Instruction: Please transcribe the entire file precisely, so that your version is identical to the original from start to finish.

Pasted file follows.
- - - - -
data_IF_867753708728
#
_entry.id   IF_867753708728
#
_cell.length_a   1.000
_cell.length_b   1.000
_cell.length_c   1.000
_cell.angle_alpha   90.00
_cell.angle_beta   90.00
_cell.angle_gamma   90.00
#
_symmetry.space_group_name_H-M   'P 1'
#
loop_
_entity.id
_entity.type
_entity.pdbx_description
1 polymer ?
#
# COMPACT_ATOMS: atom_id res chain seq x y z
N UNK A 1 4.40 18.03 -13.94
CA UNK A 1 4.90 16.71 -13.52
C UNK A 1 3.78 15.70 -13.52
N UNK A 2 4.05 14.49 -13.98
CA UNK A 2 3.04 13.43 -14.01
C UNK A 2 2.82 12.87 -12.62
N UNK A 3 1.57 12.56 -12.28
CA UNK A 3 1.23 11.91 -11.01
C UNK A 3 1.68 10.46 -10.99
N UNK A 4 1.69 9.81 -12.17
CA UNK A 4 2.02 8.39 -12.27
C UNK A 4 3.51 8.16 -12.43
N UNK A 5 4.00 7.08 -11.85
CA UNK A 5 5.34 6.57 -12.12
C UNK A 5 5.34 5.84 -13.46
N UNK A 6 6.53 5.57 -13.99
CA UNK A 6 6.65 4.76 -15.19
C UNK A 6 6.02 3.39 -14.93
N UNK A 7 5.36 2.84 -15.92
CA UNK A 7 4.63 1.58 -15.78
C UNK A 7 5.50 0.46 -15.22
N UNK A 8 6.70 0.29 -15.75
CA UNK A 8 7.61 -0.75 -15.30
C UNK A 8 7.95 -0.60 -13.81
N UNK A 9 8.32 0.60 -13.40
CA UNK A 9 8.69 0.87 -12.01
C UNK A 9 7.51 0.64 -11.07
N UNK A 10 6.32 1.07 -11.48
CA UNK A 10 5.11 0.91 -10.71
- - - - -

data_IF_867753708728
#
_entry.id   IF_867753708728
#
_cell.length_a   1.000
_cell.length_b   1.000
_cell.length_c   1.000
_cell.angle_alpha   90.00
_cell.angle_beta   90.00
_cell.angle_gamma   90.00
#
_symmetry.space_group_name_H-M   'P 1'
#
loop_
_entity.id
_entity.type
_entity.pdbx_description
1 polymer ?
#
# COMPACT_ATOMS: atom_id res chain seq x y z
N UNK A 1 4.40 18.03 -13.94
CA UNK A 1 4.90 16.71 -13.52
C UNK A 1 3.78 15.70 -13.52
N UNK A 2 4.05 14.49 -13.98
CA UNK A 2 3.04 13.43 -14.01
C UNK A 2 2.82 12.87 -12.62
N UNK A 3 1.57 12.56 -12.28
CA UNK A 3 1.23 11.91 -11.01
C UNK A 3 1.68 10.46 -10.99
N UNK A 4 1.69 9.81 -12.17
CA UNK A 4 2.02 8.39 -12.27
C UNK A 4 3.51 8.16 -12.43
N UNK A 5 4.00 7.08 -11.85
CA UNK A 5 5.34 6.57 -12.12
C UNK A 5 5.34 5.84 -13.46
N UNK A 6 6.53 5.57 -13.99
CA UNK A 6 6.65 4.76 -15.19
C UNK A 6 6.02 3.39 -14.93
N UNK A 7 5.36 2.84 -15.92
CA UNK A 7 4.63 1.58 -15.78
C UNK A 7 5.50 0.46 -15.22
N UNK A 8 6.70 0.29 -15.75
CA UNK A 8 7.61 -0.75 -15.30
C UNK A 8 7.95 -0.60 -13.81
N UNK A 9 8.32 0.60 -13.40
CA UNK A 9 8.69 0.87 -12.01
C UNK A 9 7.51 0.64 -11.07
N UNK A 10 6.32 1.07 -11.48
CA UNK A 10 5.11 0.91 -10.71